The Cowboys seized Saturday's game at Texas A&M in the second half, for sure.
Offense and defense flipped the switch, reversing a ragged first 30 minutes.
But they also won it in June and July and finally August practices, pushing through the most scorching summer in Oklahoma history.
It was hot and humid on Kyle Field, with temperatures in the high 90s through much of the game. And when Oklahoma State turned up the heat, hurrying the pace on both sides of the ball, the Aggies wilted.
“I thought our team was in tremendous physical condition,” said Cowboys coach Mike Gundy. “I thought that we had a lot left in the fourth quarter.
“What this came down to was I thought our team was in better physical condition – by a long shot.”
Rob Glass, OSU's strength and conditioning coach, gets a lot of credit within the Cowboys, with players and coaches frequently praising the benefits of Glass' regimen. And it isn't all macho, tough stuff, either.
During this preseason, the Pokes actually backed off in certain areas, focusing on players maintaining weight and strength – and not exhaust them – in an effort to remain fresh.
Saturday, we witnessed a payoff.
As the Cowboys played faster, the Aggies fatigued, to the point that their frequent fall outs on the field raised suspicions of a New York Giants-style fake job. It was a theory that spread through the press box and extended to the field, where Gundy himself raised the question to the officials.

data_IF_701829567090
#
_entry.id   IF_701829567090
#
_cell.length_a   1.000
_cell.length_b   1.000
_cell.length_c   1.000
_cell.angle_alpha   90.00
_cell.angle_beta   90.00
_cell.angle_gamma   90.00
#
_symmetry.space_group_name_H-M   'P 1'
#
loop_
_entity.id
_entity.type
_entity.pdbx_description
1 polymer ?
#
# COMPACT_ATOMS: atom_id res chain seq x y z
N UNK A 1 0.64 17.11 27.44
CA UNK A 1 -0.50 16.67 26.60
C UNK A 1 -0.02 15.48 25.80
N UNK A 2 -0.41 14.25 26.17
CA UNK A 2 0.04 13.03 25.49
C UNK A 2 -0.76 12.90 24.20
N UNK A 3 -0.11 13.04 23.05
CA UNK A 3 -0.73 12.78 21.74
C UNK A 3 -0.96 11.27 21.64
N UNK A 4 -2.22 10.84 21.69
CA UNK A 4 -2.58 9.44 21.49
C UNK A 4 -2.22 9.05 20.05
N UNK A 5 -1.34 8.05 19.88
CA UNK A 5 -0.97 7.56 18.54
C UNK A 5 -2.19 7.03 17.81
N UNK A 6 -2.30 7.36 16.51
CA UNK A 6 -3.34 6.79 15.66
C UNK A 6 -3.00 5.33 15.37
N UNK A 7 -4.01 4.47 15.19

After the game, Gundy softened somewhat.
“I don't know, there were so many guys who got cramped up…” Gundy said. “At one point I got frustrated. Like the official said, ‘How do I know if it's real or not?' And he's right.
“I got caught up in the emotions of the game, because we were going fast, fast, fast, and every time we got going, they were down. You would like to think no,” they weren't faking.
The Aggies may or not have used some gamesmanship.
But they were clearly gassed.
“For a lot of guys, their first day game is difficult,” said A&M safety Trent Hunter. “Emotions were high, a lot of sweat pouring, a lot of intensity in the second half.
“I think it just built up and snowballed a little bit.”
The Cowboys offense set the pace and the defense followed, working hand in hand.
“I think our offense really wore out their defense in the second half,” said OSU defensive coordinator Bill Young. “We were trying our best to get off the field. We were telling our players, get them back out there, because it was hot. It was really hot.
“It's tough to play under those conditions, and we're throwing the ball from sideline to sideline and 30 yards down the field. You're wearing people out.”
The Cowboys defense, after stressing fundamentals and installing fixes at the half, pitched a second-half shutout until the Aggies got a final touchdown late. Young's crew allowed just five first downs in the second half and forced four turnovers, contributing to a third quarter that featured the OSU offense on the field for 37 of its staggering 95 total plays.
“I thought we wore their D down,” said Cowboys receiver Josh Cooper, who finished with a career-high 11 catches for 123 yards.
The Aggies didn't disagree.
“We knew in the second half they would pick up the tempo,” said Aggies defensive back Terrence Frederick. “We couldn't adjust to it, and we let things get out of hand.”
Frederick added: “You've got to have a will and a want to. Everyone didn't have that will and want to.”
On the other sideline, the Cowboys had it in abundance.
“We just kept persevering,” said OSU cornerback Brodrick Brown. Great teams don't get down on themselves. We just kept telling ourselves, ‘Be strong, be courageous.'
“Playing in a hostile environment, getting down how we did, we responded. We responded well.”